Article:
If you simply want a standard Ultrabook with a unique look, the Zenbook UX302 is an excellent option. It has the same blue glass lid, and when closed it looks almost identical to the UX301. The UX302LA has a 1920 x 1080 IPS display and a metal keyboard deck rather than the textured matte glass deck on the UX301. It has a standard 2.5mm SATA drive bay with a conventional spinning hard drive and a single RAM slot. It's available with only 15 watt Intel Core i5 and i7 CPUs. The Zenbook UX302LG (not yet available in the US as of this writing) adds NVIDIA GT 730M dedicated graphics, and is the successor to the Zenbook UX32VD. All models have a gloss touch screen.
Battery Life and Wireless Performance
In the good old days, we didn't have to focus on WiFi performance since it was generally good. As notebooks use increasingly lower power, their wireless adapters get less power to work with, and that affects wireless performance. And now we have several different WiFi standards to worry about: B, G, N and AC. Not to mention there are two bands, 2.4GHz and 5GHz, a few different operating systems... lots of different routers running old, new or something in between firmware. Yikes. The good news is that Asus went with the best here: Intel's WiFi AC 7260 WiFi 802.11ac adapter. It's a dual antenna and dual band card, so the Zenbook has the potential to reach the best possible speeds with less interference (if you use the 5GHz band and have a dual band wireless AC router). In our tests, once our machine received Windows updates for the wireless drivers, connection speed was top notch on our dual band 802.11n network and range was good with the machine maintaining the same connection and download speeds up to 30 feet from our AirPort Extreme wireless access point. We did have once per day connection drops with "limited connection" errors that we fixed with a quick toggle of airplane mode, but we've seen this on every Windows 8 laptop we've reviewed (here's looking at you, Microsoft).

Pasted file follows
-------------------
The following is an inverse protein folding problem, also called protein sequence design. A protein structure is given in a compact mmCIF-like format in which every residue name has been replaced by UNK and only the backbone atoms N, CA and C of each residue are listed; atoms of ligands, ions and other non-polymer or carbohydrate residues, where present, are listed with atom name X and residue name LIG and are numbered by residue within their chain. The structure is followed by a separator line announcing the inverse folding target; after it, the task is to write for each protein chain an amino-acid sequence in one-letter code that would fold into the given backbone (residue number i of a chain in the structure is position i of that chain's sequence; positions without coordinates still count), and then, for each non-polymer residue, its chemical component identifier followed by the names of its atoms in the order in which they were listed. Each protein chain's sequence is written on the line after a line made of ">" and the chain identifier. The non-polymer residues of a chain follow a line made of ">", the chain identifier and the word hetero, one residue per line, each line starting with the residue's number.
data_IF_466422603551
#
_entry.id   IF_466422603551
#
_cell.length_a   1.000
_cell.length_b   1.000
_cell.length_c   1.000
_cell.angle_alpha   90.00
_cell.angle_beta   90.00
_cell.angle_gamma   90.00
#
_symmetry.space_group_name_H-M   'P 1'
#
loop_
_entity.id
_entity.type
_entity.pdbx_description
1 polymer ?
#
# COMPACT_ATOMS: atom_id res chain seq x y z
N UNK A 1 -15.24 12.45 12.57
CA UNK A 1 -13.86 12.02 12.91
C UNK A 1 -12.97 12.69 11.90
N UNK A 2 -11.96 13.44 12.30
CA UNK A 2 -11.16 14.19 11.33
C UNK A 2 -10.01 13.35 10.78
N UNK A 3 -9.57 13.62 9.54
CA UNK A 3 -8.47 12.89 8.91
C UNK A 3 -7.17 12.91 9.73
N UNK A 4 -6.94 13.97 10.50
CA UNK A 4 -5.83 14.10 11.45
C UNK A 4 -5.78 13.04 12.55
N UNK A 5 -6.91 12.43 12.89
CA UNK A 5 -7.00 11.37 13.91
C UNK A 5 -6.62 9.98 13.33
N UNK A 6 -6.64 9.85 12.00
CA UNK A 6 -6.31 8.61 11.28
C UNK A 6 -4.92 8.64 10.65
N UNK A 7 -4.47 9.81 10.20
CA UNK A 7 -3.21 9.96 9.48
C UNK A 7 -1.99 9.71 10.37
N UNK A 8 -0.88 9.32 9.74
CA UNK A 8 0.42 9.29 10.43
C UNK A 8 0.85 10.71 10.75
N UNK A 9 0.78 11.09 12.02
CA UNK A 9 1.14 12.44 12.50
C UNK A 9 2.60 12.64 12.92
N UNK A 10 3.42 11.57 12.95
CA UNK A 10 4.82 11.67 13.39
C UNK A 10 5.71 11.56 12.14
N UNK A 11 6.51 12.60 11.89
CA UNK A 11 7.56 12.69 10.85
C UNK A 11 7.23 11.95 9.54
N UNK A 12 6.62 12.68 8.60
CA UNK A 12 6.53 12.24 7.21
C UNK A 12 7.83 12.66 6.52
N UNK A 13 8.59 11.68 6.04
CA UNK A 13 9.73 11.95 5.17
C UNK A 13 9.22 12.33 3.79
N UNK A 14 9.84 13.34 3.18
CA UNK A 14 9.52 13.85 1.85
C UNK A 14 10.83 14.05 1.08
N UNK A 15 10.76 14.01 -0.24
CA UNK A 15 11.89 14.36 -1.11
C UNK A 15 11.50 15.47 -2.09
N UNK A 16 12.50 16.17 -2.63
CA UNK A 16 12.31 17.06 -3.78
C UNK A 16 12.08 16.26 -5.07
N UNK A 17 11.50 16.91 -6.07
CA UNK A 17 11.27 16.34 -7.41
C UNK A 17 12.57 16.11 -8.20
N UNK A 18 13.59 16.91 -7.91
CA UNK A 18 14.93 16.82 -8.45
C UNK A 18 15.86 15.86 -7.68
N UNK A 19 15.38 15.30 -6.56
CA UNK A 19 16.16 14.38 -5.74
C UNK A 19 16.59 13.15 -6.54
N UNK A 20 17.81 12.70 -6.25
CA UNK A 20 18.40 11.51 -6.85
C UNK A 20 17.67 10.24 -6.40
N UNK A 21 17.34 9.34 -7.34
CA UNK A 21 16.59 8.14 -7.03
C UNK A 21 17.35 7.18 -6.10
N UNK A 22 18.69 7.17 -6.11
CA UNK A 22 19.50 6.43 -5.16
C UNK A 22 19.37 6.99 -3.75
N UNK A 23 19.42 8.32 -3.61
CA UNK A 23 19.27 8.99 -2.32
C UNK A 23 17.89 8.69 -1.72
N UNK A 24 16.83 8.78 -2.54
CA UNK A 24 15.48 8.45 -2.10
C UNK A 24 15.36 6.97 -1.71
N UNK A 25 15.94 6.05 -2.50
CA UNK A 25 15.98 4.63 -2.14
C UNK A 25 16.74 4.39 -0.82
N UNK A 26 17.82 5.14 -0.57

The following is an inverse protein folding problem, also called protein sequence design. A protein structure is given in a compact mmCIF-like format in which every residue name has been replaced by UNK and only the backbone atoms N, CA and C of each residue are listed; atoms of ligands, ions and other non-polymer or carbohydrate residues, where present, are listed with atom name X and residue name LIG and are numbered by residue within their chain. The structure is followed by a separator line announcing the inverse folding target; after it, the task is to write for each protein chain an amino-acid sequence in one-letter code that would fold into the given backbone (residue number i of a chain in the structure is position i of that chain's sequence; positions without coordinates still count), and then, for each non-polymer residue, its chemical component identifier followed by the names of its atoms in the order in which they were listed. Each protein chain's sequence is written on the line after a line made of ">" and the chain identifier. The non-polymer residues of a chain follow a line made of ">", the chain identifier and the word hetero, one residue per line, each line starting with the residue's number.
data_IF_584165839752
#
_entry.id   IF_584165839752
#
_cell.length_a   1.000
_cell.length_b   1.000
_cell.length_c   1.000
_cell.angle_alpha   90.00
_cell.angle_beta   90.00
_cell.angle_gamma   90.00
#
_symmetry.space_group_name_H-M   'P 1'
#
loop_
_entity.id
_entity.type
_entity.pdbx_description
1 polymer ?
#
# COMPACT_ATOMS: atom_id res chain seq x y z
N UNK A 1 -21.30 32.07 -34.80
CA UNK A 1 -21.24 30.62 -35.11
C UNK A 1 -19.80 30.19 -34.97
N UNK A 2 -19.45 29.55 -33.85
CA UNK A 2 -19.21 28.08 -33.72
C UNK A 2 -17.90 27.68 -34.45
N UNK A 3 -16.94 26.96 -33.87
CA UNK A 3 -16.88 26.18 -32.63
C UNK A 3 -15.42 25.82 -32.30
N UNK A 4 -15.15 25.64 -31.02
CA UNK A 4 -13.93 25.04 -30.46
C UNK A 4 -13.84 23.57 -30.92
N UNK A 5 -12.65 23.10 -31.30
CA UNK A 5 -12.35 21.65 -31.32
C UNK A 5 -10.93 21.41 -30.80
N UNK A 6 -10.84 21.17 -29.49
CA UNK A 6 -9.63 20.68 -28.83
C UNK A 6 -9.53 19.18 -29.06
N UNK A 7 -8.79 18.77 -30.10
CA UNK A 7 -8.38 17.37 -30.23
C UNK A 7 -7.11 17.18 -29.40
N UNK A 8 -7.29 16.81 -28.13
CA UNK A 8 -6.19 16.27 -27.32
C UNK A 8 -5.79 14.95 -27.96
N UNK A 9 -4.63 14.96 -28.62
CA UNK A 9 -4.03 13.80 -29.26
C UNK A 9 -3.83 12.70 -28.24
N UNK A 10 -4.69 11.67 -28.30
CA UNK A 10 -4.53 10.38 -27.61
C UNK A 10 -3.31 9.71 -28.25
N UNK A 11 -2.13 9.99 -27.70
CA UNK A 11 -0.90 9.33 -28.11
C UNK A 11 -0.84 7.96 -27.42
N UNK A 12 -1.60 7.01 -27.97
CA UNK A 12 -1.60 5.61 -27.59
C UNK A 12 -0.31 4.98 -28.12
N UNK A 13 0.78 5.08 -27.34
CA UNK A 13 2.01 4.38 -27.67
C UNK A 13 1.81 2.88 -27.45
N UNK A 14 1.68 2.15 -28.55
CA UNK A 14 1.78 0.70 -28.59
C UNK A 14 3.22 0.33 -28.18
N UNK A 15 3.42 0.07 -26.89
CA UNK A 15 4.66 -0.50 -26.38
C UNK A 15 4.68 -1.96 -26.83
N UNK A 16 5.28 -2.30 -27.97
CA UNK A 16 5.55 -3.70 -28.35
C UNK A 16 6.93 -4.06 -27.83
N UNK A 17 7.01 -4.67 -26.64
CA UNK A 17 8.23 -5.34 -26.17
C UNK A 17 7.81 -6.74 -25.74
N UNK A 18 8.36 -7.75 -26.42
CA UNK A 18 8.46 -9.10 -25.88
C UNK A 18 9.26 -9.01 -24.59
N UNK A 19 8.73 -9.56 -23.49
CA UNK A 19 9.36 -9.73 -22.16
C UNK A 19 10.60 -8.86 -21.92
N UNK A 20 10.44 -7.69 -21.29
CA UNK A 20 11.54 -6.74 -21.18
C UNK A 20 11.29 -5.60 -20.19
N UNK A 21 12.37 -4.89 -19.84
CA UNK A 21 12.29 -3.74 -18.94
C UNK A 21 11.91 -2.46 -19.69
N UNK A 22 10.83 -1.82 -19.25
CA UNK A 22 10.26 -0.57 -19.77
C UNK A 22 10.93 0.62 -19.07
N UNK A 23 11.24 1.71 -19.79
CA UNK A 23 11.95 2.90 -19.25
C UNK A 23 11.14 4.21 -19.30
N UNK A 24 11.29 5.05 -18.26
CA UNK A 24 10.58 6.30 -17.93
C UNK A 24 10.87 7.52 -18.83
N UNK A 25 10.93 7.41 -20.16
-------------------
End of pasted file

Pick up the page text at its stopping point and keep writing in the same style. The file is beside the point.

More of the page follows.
The Zenbook UX301's 6 cell, 50.6 Wh battery is sealed inside, as is the case with nearly all Ultrabooks. If you remove the bottom cover, you can access the battery should you need to replace it a few years down the road, but it's not a "slide the latch and pop it out" design. That's a decently large capacity battery for a 13", 3 pound Ultrabook and it matches the also beefy Samsung ATIV Book 9 Plus (another upscale Ultrabook with a very high resolution display and elegant design). We worried that the very high resolution display and 28 watt platform would kill battery life, but we found the laptop lasted a livable 6 to 6.5 hours for productivity tasks that include MS Office work, web browsing, social networking and streaming 30 minutes of YouTube HD video with brightness set to a very adequate 40%.
The Asus Zenbook Infinity UX301 is one of the finest Ultrabooks money can buy. It has a higher resolution display than most and a faster CPU and integrated graphics than all except the 13" Retina MacBook Pro (which technically isn't an Ultrabook and is equally as fast if you buy the similarly configured 2.8GHz i7 model). Of course, this comes at a price, and few will pay the $2,000 price of admission. But if you want one of the fastest, best-equipped Ultrabooks on the market that also happens to look exquisite, it's the Asus Zenbook UX301. Of course, a glass top isn't for everyone, and if you do travel frequently and don't need the super-charged Ultrabook CPU, you might want to look at the equally lovely looking and also perfectly put together Samsung ATIV Book 9 Plus with a 3200 x 1800 resolution display. And of course, for you switch hitters who are OS agnostic, the 13" Retina MacBook Pro is also an excellent ultraportable.
List Price: $1,699- $1,999 ($1,999 as reviewed)